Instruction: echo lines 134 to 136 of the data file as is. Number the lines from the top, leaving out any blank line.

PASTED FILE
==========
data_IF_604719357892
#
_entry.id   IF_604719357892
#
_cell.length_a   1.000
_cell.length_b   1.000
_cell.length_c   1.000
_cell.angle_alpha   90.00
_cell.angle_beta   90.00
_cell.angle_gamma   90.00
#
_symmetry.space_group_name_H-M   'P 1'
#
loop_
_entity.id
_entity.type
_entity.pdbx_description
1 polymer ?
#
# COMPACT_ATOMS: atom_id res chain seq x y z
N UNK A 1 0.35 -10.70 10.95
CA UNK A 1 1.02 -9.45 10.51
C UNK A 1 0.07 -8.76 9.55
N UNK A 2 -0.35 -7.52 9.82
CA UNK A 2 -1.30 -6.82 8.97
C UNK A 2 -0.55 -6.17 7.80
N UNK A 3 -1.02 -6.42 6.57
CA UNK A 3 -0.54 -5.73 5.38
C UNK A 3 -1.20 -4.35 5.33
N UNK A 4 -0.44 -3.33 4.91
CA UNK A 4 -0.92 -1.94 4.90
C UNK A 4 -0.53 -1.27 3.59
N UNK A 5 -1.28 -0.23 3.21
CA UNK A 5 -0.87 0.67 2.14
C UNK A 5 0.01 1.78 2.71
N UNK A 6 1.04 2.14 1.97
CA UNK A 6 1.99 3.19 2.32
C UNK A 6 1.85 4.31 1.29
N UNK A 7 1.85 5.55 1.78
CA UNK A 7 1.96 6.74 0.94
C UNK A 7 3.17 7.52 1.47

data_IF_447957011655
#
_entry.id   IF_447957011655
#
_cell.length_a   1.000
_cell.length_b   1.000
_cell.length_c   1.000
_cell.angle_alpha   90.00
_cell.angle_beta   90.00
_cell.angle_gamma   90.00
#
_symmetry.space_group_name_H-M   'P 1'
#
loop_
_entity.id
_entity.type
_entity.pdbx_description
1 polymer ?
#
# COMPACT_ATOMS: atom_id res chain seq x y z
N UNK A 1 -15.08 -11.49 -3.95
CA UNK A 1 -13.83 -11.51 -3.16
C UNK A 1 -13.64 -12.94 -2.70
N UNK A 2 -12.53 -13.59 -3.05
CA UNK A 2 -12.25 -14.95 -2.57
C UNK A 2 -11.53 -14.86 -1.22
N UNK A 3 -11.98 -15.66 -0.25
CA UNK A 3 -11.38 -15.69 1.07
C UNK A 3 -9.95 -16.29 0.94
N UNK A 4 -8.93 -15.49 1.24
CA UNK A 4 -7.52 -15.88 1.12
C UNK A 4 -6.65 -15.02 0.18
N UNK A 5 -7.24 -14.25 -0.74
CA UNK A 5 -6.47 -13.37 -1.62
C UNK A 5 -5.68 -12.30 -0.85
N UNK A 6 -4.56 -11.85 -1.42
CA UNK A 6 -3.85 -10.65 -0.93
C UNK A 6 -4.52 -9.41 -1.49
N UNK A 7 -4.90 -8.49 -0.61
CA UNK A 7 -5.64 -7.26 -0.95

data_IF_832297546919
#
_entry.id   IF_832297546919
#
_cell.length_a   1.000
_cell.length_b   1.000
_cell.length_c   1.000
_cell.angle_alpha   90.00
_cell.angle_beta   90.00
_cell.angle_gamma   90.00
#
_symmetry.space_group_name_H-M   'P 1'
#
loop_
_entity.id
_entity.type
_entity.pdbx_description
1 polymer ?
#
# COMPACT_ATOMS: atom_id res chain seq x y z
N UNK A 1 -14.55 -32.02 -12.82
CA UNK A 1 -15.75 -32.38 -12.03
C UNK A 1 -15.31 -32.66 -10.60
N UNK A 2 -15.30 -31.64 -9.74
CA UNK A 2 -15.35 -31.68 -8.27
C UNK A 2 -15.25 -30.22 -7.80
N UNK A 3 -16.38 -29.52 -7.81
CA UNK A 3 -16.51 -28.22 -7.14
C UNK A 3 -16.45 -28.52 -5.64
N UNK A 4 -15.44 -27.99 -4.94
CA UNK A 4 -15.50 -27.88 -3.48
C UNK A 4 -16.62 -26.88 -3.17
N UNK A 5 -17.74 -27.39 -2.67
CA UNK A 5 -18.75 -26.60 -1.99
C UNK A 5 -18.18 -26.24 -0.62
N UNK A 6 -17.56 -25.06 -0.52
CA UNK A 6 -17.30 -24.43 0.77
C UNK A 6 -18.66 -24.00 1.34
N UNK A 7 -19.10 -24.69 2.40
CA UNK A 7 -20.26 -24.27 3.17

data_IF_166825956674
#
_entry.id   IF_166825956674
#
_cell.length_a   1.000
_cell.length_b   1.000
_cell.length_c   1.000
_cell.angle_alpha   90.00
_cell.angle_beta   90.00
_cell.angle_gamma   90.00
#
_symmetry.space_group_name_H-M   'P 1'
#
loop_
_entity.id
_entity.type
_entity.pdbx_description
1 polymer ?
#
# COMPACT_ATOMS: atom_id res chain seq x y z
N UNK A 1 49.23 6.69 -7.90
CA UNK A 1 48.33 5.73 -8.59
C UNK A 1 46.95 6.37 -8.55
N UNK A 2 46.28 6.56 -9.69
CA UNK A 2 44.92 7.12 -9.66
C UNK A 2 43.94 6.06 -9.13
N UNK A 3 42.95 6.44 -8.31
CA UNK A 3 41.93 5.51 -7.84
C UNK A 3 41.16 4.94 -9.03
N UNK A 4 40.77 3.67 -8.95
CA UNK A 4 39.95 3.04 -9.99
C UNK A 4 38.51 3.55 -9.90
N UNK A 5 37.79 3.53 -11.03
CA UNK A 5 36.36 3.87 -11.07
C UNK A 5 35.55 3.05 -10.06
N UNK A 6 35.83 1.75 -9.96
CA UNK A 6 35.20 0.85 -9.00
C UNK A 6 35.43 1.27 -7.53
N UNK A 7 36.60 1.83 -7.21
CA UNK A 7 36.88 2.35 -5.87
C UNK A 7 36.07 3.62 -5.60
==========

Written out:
#
loop_
_entity.id